Always up for a challenge, Belgium-born Laura Hinnekens is making her mark on the UK trialling scene despite some language barriers. Hannah Binns caught up with her to find out more.
Born and raised in Brussels, Belgium, Laura Hinnekens caught the working dog bug in 2010 after buying her first pup to help shepherd a local vet’s farm.
After months of watching YouTube videos of sheepdog triallers and training tips, in 2012 she contacted Michael Davidson, Wooler, about helping work on the farm to gain some experience.
It was a decision which kick-started her love affair with Scotland.
She says: “The farm was a magical place and I could not believe I was lucky enough to help shepherd around 10,000 sheep.”
But the stay saw Laura railroaded into her first sheepdog trial from her shepherd colleagues.
“Even though I did not want to do it, I could not say no due to the language barriers. My English was not that good at the time. But I absolutely loved the challenge and knew this was something I wanted to keep doing,” she says.
Despite her three-year course in agronomy in Belgium, Laura continued to visit the UK to learn more about running dogs and gain shepherding experience.
She says: “As part of my university degree, I did my seven-month apprenticeship in 2014 on UK sheep farms seeing various systems in action.”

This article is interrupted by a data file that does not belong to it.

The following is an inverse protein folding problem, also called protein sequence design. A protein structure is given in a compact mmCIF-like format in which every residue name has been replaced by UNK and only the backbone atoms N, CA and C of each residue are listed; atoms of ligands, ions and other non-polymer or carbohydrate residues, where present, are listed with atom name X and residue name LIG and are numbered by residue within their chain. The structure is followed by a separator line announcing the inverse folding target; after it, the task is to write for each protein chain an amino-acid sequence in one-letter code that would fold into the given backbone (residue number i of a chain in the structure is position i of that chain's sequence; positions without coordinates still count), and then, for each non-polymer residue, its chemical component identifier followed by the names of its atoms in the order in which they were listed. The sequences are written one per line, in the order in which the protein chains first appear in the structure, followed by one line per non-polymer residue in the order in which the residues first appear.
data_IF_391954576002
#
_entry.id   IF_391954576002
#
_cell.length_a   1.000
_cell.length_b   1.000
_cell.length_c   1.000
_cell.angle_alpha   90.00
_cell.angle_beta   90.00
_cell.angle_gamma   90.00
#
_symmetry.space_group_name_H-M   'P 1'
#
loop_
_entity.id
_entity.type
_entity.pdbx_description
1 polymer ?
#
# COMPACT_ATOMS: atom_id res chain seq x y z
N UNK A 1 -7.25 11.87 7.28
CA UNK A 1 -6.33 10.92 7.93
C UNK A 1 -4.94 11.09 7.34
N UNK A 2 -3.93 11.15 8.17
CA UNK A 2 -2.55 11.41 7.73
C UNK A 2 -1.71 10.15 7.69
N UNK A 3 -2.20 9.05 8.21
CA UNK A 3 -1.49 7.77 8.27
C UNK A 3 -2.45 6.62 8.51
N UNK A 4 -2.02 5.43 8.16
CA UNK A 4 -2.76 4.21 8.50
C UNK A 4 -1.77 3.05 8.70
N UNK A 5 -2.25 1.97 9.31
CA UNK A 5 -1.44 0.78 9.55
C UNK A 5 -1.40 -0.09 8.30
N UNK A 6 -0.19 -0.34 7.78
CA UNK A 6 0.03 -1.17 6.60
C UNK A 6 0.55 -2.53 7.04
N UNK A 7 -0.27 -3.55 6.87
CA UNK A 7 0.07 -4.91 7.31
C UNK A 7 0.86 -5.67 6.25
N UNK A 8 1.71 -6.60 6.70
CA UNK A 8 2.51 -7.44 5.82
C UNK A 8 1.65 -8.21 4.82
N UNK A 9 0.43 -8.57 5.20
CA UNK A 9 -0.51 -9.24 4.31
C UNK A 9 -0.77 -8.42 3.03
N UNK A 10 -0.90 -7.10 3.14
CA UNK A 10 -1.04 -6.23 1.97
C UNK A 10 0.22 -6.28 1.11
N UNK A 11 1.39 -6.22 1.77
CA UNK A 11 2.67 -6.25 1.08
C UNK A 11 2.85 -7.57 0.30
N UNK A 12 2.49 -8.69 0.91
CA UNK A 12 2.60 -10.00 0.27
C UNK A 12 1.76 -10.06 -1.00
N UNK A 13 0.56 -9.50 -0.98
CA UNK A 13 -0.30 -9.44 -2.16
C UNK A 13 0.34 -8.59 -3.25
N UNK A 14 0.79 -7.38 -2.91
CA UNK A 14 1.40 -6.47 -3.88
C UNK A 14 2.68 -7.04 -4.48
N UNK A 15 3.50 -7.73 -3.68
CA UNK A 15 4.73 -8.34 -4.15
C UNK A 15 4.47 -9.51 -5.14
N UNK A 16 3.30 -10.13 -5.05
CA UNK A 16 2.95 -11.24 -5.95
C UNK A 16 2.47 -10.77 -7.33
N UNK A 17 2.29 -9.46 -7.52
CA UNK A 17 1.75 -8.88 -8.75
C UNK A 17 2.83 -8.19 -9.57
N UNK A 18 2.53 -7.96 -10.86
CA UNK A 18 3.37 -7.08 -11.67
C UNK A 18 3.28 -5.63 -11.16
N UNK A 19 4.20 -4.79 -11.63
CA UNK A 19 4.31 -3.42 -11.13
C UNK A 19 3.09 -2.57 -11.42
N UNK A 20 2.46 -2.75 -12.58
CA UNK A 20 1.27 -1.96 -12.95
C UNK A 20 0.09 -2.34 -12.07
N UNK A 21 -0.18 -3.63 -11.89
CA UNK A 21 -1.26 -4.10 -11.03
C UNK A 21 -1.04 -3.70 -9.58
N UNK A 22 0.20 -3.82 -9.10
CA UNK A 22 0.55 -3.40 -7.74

It was during this stint she qualified for the last place on the Belgium team and took part in the World Sheepdog Trails, which were held in the Scottish Highlands.
“I was delighted to be a part of it and felt honoured to represent my country,” she adds.
In 2015, Laura left Belgium after sitting her last university exam, heading to the UK to work as a shepherdess.
“It was quite daunting as I only had £200 and spent a few days living in my van, but I knew I wanted to work in the UK as a shepherdess and I was determined to make it work, regardless of any language barriers and culture changes I encountered,” she says.
A year later, Laura ran her first ever brace competition with Meg and Fudji.
“It was my first national competition and I felt so scared as the field was extremely tricky and unbalanced. But I wanted to give it my best shot, despite the shaking legs. While I did not place, the crowds and competitors were so supportive.”
In 2017, Laura qualified for the Scottish team at Nationals with Meg, and this year saw Laura and Zorg place sixth at the Scottish Nursery Finals and qualify for the Four Nations Nursery Finals.
Comparing the UK and Belgium trialling scenes, Laura highlighted the difference in cultures.
She says: “Belgium is not really a sheep country, and the sheep are dogged much more than in the UK, so trialling over here feels much more exciting and unpredictable – it is more of a challenge, which I love. Also, trialling days in the UK offer a chance to learn and pick up different techniques through watching some of the top handlers running their dogs.”
A firm favourite trial for Laura is Inverlochlarig, Scotland.
“Inverlochlarig was the first hill trial I entered but I still enjoy the challenge it poses. It is a big course, which means everything can go wrong on the day.”
Now working as a self-employed shepherdess, Laura has built up a strong flock of 500 Cheviot Mules with help from Andy and Lynn Barr, Quothquan, Biggar, Scotland.
She also works with partner Euan MacKinnon, who has his own flock of sheep, to produce and market Lawhill Lamb meat boxes, and she aspires to run her own hill farm in years to come.